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African Journal of Food, Agriculture, Nutrition and Development
Rural Outreach Program
ISSN: 1684-5358
EISSN: 1684-5374
Vol. 12, No. 2, 2012
Bioline Code: nd12020
Full paper language: English
Document type: Research Article
Document available free of charge

African Journal of Food, Agriculture, Nutrition and Development, Vol. 12, No. 2, 2012

Mburu, MW; Gikonyo, NK; Kenji, GM & Mwasaru, AM


The objective of this study was to determine the nutritional and functional properties of Amaranthus cruentus check for this species in other resources grain grown in Kenya for preparation of a ready-to-eat product that can be recommended as infant complementary food. Amaranth grains were subjected to steeping and steam pre-gelatinization to produce a ready-to-eat nutritious product with improved solubility during reconstitution. The effect of processing on the functional and nutritional properties of amaranth grain was analyzed. Two blends were prepared from raw and processed amaranth grains. Standard procedures of Association of Official Analytical Chemists (AOAC) were used to determine the proximate chemical composition. High Performance Liquid Chromatography (HPLC) was used quantify amino acid, water soluble vitamins, α- tocopherols and phytates, while Atomic Absorption Flame Emission spectrophotometry was used to determine the mineral element composition. Fatty acid composition was determined using Gas Liquid Chromatography (GLC). Tannin composition was determined using vanillin hydrochloric acid method. The overall results indicated that processing amaranth grain did not significantly affect its nutritional and physicochemical properties. Amaranth grain product was rich in protein with 0.5 g/10g of lysine, a limiting amino acid in cereals, and methionine, a limiting amino acid in pulses. The product had good amount 44.4 mg/100g of α- tocopherols important for infant development. The product was also rich in oleic acid (36.3%) and linoleic acid (35.9%) with some amounts of linolenic acid (3.4%) that are important for infant growth. It also had good amounts of minerals of importance such as potassium (324.4 mg/100g), phosphorous (322.8 mg/100g), calcium 189.1 (mg/100g), magnesium (219.5 mg/100g), iron (13.0 mg/100g) and zinc (4.8 mg/100g). Considering amaranth grain product fed to infant three times a day, at a reconstitution of 15% product, the levels of magnesium, manganese and tocopherols were far above the recommended intakes, while protein, phosphorous, iron, zinc, riboflavin and niacin were above the average requirements. Therefore, reconstituting the product with milk would enrich the deficient nutrients, especially for iron and zinc which are crucial nutrients for infants. The processing method is a practical approach aimed at combating the problem of malnutrition among infants and young children in Kenya and other developing countries. The product developed in this study would also be appropriate for use in geriatrics care and also in immuno-compromised individuals. The technique in this study can be easily adopted at both household and village levels to produce high protein-energy weaning food to help enhance the nutritional status of Kenyans.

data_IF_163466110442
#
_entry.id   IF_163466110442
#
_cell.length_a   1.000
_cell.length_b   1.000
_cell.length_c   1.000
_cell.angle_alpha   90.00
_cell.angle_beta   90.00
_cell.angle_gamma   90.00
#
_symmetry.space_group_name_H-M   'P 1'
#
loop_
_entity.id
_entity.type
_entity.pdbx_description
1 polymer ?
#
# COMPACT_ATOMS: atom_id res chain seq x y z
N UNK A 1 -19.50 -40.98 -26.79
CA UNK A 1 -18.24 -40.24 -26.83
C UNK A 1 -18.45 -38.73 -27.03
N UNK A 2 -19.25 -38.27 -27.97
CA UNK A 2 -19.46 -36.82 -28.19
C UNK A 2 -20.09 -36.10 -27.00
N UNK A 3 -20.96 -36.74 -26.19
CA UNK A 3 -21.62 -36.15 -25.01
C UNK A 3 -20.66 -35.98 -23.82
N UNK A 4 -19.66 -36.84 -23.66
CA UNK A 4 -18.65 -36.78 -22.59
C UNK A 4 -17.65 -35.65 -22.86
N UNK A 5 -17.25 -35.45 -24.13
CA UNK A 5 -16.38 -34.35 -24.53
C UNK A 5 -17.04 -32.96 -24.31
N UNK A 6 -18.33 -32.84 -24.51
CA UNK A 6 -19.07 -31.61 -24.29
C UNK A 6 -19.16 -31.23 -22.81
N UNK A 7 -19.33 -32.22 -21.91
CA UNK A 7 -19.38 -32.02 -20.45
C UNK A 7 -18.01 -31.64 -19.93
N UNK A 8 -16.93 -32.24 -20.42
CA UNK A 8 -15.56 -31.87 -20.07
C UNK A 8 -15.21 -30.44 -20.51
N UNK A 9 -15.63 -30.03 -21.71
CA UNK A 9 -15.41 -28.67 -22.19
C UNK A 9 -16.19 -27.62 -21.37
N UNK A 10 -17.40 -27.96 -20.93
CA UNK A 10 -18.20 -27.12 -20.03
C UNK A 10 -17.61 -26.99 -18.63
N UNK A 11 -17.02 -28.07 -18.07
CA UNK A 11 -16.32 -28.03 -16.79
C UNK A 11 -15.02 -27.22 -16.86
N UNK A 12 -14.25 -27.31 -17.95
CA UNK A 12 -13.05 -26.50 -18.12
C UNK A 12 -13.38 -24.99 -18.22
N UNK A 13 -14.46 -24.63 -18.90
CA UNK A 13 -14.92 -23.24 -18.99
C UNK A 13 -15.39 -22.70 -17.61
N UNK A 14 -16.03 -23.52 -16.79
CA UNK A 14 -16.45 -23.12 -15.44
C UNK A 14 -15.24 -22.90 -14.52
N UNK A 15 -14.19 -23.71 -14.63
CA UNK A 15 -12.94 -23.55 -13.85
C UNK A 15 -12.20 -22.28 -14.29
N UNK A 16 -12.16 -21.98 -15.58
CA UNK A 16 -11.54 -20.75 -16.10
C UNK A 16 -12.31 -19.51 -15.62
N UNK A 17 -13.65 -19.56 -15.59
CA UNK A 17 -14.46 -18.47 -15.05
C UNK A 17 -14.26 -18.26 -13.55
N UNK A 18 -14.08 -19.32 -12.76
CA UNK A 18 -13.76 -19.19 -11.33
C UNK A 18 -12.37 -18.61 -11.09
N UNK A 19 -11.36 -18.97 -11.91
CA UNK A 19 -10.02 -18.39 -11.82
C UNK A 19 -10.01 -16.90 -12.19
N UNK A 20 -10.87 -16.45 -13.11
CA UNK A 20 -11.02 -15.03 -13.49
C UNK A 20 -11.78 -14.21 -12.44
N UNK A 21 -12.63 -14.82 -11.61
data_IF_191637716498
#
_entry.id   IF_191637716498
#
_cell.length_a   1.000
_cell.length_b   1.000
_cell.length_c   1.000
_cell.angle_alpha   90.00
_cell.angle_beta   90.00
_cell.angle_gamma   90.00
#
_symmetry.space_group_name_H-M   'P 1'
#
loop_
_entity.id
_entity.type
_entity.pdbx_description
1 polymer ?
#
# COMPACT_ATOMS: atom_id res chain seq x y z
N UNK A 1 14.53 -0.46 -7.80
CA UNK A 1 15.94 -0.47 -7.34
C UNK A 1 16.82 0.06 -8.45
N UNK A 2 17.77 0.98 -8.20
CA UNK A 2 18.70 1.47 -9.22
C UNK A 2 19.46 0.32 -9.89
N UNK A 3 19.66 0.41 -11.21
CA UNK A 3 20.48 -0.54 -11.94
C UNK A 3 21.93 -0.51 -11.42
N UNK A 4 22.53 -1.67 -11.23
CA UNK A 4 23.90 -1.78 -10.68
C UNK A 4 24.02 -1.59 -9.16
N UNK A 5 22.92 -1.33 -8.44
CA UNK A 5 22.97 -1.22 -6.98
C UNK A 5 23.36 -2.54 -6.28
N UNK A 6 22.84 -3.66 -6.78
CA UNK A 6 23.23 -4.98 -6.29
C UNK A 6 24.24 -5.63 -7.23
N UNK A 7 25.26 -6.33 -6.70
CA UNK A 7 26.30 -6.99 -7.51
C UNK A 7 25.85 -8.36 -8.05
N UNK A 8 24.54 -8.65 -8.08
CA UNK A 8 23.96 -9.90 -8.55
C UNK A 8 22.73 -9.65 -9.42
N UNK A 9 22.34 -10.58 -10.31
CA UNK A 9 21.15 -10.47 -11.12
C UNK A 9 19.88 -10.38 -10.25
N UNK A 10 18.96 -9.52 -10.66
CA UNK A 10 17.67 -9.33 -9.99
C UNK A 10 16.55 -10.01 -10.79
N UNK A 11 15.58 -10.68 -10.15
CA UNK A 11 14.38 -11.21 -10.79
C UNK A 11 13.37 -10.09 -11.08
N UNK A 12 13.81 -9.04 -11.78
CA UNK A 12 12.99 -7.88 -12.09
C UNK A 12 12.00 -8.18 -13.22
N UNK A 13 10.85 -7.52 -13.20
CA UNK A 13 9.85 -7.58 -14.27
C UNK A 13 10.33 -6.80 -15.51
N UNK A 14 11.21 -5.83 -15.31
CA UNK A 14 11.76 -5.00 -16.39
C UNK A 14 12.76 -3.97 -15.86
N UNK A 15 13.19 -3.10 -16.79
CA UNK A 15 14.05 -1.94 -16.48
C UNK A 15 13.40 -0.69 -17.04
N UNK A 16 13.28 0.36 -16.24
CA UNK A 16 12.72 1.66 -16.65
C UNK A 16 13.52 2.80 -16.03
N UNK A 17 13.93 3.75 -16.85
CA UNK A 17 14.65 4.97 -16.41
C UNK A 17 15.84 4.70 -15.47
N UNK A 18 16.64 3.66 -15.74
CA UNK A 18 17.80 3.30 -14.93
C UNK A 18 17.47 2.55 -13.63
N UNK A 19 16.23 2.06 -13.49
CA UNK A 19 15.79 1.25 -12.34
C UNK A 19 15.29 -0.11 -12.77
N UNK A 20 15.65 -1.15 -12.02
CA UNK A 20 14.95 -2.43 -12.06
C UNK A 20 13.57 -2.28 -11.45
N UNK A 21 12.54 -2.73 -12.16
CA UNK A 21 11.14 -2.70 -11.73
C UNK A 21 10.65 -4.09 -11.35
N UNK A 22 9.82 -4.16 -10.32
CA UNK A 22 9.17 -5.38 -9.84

Complementary food, Amaranth grain, Nutrition

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